Torture which uses physical or moral violence to extract confessions, punish the guilty, frighten opponents, or satisfy hatred is contrary to respect for the person and for human dignity (CCC, 2297).

Why does the Church teach that Torture wrong?

1. Torture debases the human dignity of both the victim and perpetrator.  Not only does the act of torture violate the dignity of the prisoner, but in order to participate in such vile acts, the dignity of the torturer is also violated.  All levels of authority figures who order and condone the practice of torture participate in violating the dignity of both the victim and the perpetrator.  The practice of torture “estranges the torturer from God and compromises the
physical or mental integrity of the tortured” (USCCB, Background on Torture).

“An evil action cannot be justified by reference to a good intention” — St. Thomas Aquinas (CCC, 1759).

2. The end does not justify the means. People often speculate that torture is justifiable if it ultimately renders information that can save lives, thus asserting that it is a necessary evil.

Research has shown (and evidenced in the Senate report) that information gathered as a result of torture is not reliable.

But from a moral perspective, the focusing on the reliability of the information misses the point.  Morally speaking, we must never do evil to achieve good, nor must we ever try to justify doing evil because good came out of it.  We are not entitled to achieve our goals by any means necessary.  

3. Do unto others is the Golden Rule (Matthew 7:12, Luke 6:31).  Essentially this is the idea that we should not do to others what we do not want them doing to us.  This is part of the reason why torture is illegal according to international law and the Geneva Conventions.

We cannot condone torturing another human being.  As a matter of faith, we must reject this practice.


Prisoners by José licensed under CC BY 2.0

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The Creation of Adam
Article, Informational
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Creation and Evolution and Pope Francis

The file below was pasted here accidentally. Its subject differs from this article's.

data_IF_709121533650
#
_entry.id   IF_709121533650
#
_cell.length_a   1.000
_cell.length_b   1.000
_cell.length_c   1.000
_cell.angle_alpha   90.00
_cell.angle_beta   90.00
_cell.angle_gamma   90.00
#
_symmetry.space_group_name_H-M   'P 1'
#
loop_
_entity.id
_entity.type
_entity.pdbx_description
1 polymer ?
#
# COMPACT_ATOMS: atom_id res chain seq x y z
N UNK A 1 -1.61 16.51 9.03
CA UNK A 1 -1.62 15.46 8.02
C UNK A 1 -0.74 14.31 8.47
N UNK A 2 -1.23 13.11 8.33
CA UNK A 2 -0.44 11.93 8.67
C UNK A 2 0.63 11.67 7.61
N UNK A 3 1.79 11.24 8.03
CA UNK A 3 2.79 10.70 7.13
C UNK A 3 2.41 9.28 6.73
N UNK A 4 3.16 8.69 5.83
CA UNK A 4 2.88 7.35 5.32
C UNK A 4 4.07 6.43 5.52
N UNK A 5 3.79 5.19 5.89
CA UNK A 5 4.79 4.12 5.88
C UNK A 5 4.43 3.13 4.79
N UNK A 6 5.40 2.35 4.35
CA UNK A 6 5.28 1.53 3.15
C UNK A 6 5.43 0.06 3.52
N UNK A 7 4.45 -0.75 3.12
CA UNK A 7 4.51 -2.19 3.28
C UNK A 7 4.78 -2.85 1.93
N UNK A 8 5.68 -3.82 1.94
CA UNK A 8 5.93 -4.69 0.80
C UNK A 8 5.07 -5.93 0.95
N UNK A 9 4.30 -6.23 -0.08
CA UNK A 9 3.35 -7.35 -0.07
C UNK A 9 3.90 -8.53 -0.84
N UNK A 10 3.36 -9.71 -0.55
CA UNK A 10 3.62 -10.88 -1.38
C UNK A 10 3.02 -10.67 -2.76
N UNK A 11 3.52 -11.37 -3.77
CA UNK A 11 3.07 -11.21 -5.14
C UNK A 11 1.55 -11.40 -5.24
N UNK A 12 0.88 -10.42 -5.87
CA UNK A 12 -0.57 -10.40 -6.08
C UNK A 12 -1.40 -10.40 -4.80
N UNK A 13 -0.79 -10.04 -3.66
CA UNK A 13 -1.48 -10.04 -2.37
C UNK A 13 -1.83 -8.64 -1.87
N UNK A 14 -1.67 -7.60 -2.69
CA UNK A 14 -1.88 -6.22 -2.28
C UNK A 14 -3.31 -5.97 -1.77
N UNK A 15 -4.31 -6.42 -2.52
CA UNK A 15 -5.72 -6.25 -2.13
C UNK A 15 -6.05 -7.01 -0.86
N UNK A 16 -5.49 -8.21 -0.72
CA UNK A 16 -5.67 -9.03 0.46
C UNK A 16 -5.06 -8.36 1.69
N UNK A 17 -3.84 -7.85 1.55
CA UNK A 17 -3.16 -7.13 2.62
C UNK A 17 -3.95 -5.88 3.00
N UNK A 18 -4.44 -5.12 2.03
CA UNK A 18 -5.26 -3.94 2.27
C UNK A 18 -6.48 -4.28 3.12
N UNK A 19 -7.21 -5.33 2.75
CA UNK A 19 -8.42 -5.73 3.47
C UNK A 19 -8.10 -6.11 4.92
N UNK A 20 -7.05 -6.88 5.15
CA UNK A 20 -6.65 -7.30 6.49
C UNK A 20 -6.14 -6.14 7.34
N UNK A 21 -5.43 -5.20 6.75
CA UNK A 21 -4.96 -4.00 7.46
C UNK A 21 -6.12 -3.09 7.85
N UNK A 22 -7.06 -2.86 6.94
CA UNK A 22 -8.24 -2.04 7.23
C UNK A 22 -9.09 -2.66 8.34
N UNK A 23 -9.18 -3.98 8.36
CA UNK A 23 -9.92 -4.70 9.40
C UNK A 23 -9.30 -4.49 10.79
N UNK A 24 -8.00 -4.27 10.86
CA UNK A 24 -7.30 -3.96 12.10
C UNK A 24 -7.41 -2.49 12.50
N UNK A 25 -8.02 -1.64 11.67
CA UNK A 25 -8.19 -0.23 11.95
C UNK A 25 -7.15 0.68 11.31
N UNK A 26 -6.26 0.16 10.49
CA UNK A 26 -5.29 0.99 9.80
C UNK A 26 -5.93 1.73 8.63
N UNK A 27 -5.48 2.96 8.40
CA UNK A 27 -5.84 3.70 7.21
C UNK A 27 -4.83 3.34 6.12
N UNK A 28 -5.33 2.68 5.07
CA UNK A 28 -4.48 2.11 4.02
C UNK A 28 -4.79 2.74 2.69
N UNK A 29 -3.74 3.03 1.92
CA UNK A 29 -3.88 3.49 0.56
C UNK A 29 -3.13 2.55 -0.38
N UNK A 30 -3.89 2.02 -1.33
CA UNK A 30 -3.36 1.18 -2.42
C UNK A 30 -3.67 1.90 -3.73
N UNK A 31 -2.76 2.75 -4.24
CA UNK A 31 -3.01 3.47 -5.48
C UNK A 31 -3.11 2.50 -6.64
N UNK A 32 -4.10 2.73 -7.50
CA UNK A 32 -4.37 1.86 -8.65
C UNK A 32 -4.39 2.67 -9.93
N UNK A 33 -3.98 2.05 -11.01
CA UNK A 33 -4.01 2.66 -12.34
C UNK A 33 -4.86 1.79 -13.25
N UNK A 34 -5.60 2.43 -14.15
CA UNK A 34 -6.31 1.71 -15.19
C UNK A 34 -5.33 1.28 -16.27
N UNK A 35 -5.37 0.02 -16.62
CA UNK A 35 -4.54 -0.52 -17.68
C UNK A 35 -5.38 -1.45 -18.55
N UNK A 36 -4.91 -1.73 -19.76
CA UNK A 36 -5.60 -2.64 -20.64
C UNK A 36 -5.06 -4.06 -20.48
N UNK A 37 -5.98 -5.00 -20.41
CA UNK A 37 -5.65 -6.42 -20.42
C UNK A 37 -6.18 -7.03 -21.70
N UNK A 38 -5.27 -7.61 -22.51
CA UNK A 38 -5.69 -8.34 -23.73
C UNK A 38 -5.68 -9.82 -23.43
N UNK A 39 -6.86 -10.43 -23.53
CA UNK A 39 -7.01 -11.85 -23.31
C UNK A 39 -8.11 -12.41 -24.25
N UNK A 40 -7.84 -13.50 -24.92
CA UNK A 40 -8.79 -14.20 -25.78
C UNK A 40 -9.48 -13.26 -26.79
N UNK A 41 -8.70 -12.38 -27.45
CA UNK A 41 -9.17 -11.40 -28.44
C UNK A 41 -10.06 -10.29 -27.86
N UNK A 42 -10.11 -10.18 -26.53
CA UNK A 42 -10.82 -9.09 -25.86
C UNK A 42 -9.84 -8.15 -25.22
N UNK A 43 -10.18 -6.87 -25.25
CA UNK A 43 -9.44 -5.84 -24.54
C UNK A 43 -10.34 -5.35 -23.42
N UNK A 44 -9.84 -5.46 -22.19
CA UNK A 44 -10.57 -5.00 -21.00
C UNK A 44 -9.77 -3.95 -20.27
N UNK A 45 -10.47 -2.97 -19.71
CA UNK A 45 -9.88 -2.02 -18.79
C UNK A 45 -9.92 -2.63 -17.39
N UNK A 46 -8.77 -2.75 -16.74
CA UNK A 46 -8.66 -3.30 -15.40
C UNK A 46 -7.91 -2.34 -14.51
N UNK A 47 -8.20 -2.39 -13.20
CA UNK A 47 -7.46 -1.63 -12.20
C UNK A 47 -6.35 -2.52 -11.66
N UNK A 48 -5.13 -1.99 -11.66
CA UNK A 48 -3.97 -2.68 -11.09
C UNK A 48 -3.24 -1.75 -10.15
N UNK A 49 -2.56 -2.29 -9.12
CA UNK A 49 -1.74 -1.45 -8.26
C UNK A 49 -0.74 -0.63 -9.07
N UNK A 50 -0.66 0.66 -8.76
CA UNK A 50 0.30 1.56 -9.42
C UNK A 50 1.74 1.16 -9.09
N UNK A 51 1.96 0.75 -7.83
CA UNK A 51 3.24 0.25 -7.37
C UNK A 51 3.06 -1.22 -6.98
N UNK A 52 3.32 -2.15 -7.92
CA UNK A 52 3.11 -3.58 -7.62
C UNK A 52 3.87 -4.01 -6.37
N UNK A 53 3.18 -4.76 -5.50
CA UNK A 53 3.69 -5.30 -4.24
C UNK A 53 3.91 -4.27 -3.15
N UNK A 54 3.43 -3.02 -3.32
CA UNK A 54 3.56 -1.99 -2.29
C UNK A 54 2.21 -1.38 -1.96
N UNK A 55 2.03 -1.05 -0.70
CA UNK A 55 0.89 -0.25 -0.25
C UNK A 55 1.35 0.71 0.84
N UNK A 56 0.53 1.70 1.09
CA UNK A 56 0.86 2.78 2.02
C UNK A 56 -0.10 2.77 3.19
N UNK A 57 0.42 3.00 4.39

The Religion headlines of a variety of mainstream media news sources have noted that Pope Francis says evolution is real and God is no wizard.  Social media was all atwitter with reaction, from shock and excitement…

Evolution and Creation 2

 

…to sarcasm, because this is actually not new.

Credit - Catholic Memes

Creation Evolution

No Conflict

Sarcasm aside, the Catholic Church does (officially) teach that there is no conflict between faith and evolution / the Big Bang theory.  Specifically, the Church teaches that Scripture is authoritative only in matters of faith, not science.  To put this another way, the Church will speak to the Why of creation, but not the specific details as to the How.  Catholic teaching asserts that God created all things from nothing, but does not say how.  Explaining how everything came to be belongs to the realm of science.

Continuity

The Church has held this position that there is no conflict between faith and evolution / the Big Bang theory since Pope Pius XII in 1951.

  • Pope Francis made a statement at the Pontifical Academy of Sciences on October 28, 2014.
  • Pope Saint John Paul II made a similar statement to that same group in October 1996.
  • Pope Benedict XVI not only agreed with his predecessor and his successor there is no conflict, he specifically spoke against the idea of teaching “Intelligent Design” as a scientific theory.

It is important that popes reaffirm this teaching in continuity with one another because many people still do not know that this is what the Church teaches.  So, of course Pope Francis made the statement!  But no, Francis did not disagree with Benedict, nor is Francis’ statement in stark contrast to Benedict’s.  There is continuity, as there should be.

Intelligent Design

In 2006-2007, during Pope Benedict’s papacy (2005-2013), there was a heated discussion about teaching Intelligent Design and/or Creationism alongside the theory of evolution and the Big Bang Theory.  Concern arose because proponents wanted to teach Intelligent Design and/or Creationism as alternative scientific theories.